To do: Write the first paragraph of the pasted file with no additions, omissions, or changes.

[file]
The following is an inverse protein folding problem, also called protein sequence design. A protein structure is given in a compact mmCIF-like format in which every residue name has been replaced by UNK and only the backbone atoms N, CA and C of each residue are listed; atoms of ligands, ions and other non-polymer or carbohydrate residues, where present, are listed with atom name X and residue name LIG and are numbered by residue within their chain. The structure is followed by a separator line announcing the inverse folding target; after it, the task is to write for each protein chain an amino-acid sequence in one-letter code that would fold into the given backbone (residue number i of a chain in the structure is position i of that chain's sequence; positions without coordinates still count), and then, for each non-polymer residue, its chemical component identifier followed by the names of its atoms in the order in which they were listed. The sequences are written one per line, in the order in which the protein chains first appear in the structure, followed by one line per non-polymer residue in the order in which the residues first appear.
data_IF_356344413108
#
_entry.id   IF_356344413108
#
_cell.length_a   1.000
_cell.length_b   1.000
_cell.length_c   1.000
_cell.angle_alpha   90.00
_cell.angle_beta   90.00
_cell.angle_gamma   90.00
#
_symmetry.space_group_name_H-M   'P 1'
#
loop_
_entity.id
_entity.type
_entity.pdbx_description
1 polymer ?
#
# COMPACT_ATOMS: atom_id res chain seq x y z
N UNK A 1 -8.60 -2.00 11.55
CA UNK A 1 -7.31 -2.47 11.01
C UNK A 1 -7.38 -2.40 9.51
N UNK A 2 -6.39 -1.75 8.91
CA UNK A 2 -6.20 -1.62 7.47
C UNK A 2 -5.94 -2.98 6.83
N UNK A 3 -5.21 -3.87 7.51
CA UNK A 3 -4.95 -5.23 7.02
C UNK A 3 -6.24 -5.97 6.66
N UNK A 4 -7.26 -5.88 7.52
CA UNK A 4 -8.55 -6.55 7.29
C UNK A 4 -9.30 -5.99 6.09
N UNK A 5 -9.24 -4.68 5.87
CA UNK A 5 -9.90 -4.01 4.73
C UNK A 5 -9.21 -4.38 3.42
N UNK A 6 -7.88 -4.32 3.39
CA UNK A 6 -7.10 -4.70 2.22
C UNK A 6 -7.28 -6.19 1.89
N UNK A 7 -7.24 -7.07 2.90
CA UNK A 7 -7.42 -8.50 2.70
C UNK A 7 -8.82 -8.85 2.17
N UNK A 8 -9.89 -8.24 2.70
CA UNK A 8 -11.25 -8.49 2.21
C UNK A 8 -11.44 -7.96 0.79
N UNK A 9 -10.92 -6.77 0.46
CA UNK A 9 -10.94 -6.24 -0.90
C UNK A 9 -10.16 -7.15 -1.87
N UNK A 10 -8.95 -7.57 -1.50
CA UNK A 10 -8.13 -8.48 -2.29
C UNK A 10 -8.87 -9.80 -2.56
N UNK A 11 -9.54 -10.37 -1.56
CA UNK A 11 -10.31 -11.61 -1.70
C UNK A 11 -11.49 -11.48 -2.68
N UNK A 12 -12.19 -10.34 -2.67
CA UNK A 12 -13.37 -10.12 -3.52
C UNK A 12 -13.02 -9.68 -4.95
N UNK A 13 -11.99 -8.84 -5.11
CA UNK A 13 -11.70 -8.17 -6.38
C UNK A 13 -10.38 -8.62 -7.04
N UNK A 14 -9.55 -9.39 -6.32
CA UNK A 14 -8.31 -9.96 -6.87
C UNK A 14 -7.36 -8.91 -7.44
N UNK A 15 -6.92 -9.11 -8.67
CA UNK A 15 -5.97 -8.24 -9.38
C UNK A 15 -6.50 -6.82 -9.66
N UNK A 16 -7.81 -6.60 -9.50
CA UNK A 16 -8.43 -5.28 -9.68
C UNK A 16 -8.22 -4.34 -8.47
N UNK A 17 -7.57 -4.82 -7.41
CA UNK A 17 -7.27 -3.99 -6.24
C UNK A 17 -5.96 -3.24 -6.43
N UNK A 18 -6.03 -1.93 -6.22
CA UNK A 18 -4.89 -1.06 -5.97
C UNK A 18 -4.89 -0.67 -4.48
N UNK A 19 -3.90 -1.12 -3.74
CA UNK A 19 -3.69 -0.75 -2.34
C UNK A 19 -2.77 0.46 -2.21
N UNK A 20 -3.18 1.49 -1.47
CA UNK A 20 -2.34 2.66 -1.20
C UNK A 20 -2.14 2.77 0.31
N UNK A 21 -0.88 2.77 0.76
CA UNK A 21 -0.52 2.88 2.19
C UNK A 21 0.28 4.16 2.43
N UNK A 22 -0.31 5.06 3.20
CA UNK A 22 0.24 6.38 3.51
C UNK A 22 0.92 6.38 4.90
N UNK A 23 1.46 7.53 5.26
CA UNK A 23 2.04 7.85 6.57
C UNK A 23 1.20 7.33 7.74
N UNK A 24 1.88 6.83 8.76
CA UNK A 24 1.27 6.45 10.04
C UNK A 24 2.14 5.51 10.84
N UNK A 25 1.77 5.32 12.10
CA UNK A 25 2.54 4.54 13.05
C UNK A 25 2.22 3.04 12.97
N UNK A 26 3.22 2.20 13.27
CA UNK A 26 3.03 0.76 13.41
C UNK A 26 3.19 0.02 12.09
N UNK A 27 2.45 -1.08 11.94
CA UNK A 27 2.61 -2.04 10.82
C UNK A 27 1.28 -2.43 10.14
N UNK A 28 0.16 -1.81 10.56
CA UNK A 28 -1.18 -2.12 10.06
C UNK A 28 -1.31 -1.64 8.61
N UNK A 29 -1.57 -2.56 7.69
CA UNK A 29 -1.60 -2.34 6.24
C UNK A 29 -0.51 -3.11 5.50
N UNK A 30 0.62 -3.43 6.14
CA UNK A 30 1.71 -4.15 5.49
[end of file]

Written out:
The following is an inverse protein folding problem, also called protein sequence design. A protein structure is given in a compact mmCIF-like format in which every residue name has been replaced by UNK and only the backbone atoms N, CA and C of each residue are listed; atoms of ligands, ions and other non-polymer or carbohydrate residues, where present, are listed with atom name X and residue name LIG and are numbered by residue within their chain. The structure is followed by a separator line announcing the inverse folding target; after it, the task is to write for each protein chain an amino-acid sequence in one-letter code that would fold into the given backbone (residue number i of a chain in the structure is position i of that chain's sequence; positions without coordinates still count), and then, for each non-polymer residue, its chemical component identifier followed by the names of its atoms in the order in which they were listed. The sequences are written one per line, in the order in which the protein chains first appear in the structure, followed by one line per non-polymer residue in the order in which the residues first appear.